CDC researchers found that water was the leading drink among US youths ages 2 to 19 between 2013 and 2016, accounting for nearly 44% of total beverage consumption, while milk accounted for 22% of total consumption. The findings in the agency’s NCHS Data Brief also showed higher water intake among Asians and whites, compared with Hispanics and blacks, while boys were less likely to drink water but more likely to drink milk than girls. Read more.
Summer is officially here! That can mean higher temperatures and lots of humidity. Here are a few tips whether you want to make the most of it outdoors or maintain a healthy lifestyle with the change in weather:
- Rethink your drink – try sure to choose water over sugary drinks.
- Be active for at least 30 minutes five days a week!
- Eat more fruit and vegetables.
- Make a plan to quit if you are still smoking.
As the temperatures rise, it is important that students drink plenty of water and dress appropriately for the heat. Water bottles are encouraged. Students are also able to wear sunglasses, hats or other sun-protective wear while outdoors and are allowed to possess and use sunscreen on school property without a prescription (FS 962(m)). Students are encouraged to apply sunscreen before going to school, and may self-apply it prior to going outdoors. Using sunscreen wipes is recommended for easy application.
American teens are turning their backs on soft drinks, says a new government survey that shows soda consumption among youth declined by almost a third in just two years.
Adapted from VeryWell
It’s summer in Florida which means it’s hot and we need to pay close attention to how much water our kids are drinking. Staying hydrated is essential to good health (for children, teens, and adults) and for safety in the Florida heat. Research even shows that when kids have better access to drinking water at school, obesity rates go down.
A child’s exact water intake needs will vary based on their height, weight, and even the weather. Here’s a chart to provide guidance:
Kids Total Daily Beverage and Drinking Water Requirements
|Age Range||Gender||Total Water (Cups/Day)|
|4 to 8 years||Girls and Boys||5|
|9 to 13 years||Girls||7|
|14 to 18 years||Girls||8|
Data is from Institute of Medicine of the National Academies. Dietary Reference Intakes (DRIs) Tables. Recommended Daily Allowance and Adequate Intake Values: Total Water and Macronutrients.
How do we help ensure our children are drinking enough water? Here are some tips:
Drink More Water? There’s an App for That
Dozens, actually! If your child has a smartphone or tablet, you can download a water-tracking and reminder app for her. There are lots of free and paid options, but some of the more kid-friendly ones are:
Plant Nanny: Choose a seedling and help it grow by tracking your water intake. This is a free app, so beware of ads, up-sells, and poor grammar. And it doesn’t offer reminders like many other hydration apps do. But it’s cute and more motivating than filling up a virtual water drop or bottle (iOS; Google Play).
Carbodroid: Instead of a plant, power up a cute little robot with this Android app. It also offers reminders, and has a simple, straightforward interface (Google Play).
iDrated: This one’s for the data-lovers. You can see your intake stats for the day or the week, set reminders, and change the target hydration level to one that works best for you (99 cents, iOS).
Water with a Twist
With all the other choices out there, it’s no wonder kids don’t always love plain old water. To boost its appeal without adding sugar or calories, try:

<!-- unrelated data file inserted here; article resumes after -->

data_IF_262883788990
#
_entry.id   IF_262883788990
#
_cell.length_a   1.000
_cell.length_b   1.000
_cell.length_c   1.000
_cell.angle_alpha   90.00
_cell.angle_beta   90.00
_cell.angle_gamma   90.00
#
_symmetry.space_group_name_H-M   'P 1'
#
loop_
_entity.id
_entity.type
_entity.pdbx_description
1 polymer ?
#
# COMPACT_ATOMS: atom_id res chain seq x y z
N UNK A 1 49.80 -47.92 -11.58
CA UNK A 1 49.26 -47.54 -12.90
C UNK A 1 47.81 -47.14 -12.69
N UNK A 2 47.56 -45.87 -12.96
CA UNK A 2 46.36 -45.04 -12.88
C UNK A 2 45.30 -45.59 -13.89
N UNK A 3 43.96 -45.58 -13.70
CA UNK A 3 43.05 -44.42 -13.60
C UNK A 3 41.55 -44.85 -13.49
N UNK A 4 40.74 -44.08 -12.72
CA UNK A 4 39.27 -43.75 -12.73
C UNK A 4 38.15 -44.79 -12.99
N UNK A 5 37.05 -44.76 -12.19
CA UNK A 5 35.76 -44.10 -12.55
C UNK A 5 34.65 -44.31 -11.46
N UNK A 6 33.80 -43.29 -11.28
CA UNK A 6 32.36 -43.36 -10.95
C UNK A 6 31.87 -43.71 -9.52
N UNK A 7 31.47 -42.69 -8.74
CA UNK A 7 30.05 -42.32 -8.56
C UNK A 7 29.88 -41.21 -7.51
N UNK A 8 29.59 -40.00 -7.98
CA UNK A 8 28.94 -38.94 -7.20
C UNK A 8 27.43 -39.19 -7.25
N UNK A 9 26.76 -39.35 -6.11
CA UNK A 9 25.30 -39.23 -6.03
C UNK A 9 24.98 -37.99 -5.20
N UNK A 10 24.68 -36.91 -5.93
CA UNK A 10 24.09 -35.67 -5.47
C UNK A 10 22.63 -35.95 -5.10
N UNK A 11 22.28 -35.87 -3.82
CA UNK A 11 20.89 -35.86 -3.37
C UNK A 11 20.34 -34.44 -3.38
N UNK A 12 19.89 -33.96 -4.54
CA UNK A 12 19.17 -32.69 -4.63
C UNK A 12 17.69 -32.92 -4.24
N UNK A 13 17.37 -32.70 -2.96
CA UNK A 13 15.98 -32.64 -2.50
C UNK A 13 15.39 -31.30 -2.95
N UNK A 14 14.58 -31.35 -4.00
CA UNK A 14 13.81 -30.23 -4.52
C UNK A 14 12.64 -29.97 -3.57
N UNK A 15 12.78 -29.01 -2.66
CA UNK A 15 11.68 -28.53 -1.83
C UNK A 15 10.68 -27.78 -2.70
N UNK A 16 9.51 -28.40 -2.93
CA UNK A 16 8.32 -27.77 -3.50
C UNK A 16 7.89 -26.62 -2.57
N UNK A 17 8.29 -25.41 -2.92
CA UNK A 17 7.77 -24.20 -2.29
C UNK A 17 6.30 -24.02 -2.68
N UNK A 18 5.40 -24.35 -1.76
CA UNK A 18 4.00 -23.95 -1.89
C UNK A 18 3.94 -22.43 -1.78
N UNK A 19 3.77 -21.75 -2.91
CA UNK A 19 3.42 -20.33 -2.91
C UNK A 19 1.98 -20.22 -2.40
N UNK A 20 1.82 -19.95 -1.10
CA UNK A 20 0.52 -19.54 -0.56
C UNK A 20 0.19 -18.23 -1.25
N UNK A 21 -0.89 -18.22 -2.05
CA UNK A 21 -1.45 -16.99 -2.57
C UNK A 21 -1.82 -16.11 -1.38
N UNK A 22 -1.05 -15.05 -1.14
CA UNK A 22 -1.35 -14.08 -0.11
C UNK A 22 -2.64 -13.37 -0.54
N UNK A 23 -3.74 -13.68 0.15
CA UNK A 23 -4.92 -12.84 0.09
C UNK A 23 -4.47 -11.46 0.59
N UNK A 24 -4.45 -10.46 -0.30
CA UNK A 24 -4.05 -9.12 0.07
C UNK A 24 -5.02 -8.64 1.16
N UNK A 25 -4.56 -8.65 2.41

Fancy ice cubes: You can find trays that make cool cubes for Lego lovers, Star Wars fans, and creative types (make suns, stars, trees, flowers, and sea life). You can also make good old rectangular ice, but add fruit or mint leaves for a hint of flavor and a burst of color.
Fruit garnish: Instead of adding fruit to your ice, you can also take a cue from fancy spas and beach resorts, and add it directly to your water. Drop sliced fruits or berries right into your water pitcher, or try a water bottle with a built-in infuser.
Bubbles: Not all kids like carbonation, but if yours do, consider buying seltzer water for them or investing in a Sodastream for your family. It allows you to bottle your own fizzy water at home. If you’d like to flavor it, you can do that too, and you’ll have more control than if you purchase flavored, sweetened drinks.
Bottles with Flair
A cool or cute bottle can encourage kids to drink more water, and so can having a special bottle or cup that you carry with you all the time. Plus, refillables don’t generate waste. Here’s a lineup of top BPA-free bottles especially for kids. Your kids might prefer a straw cup or a small bottle or cup that they fill up frequently. Sometimes that’s less intimidating than a grown-up size serving. And at home, you can have a stash of fun drinking straws to prompt more water intake.
Family Water Challenge
Make drinking more water a family policy: Don’t keep other beverages (aside from water and milk) in your home, and don’t make it a practice to buy them when you’re eating out either.
And/or, set a family goal to drink more water, so you can work on it together. Track your progress using an app, a sticker chart, or even by marking right on your water bottles with a dry-erase marker.
Did you know that dark-colored urine is a sign of dehydration? If you drink a healthy amount of water, your pee will be a very pale yellow. This fun fact might just be gross enough to motivate your kids to drink up.
How do you celebrate a successful year when it’s incredibly hot outside? With water!!!
We can feel the fun these Lakemont students are having as they participated in Water Days last week.
What a wonderful (and healthy!) treat for these kids.
Way to go, Lakemont Elementary!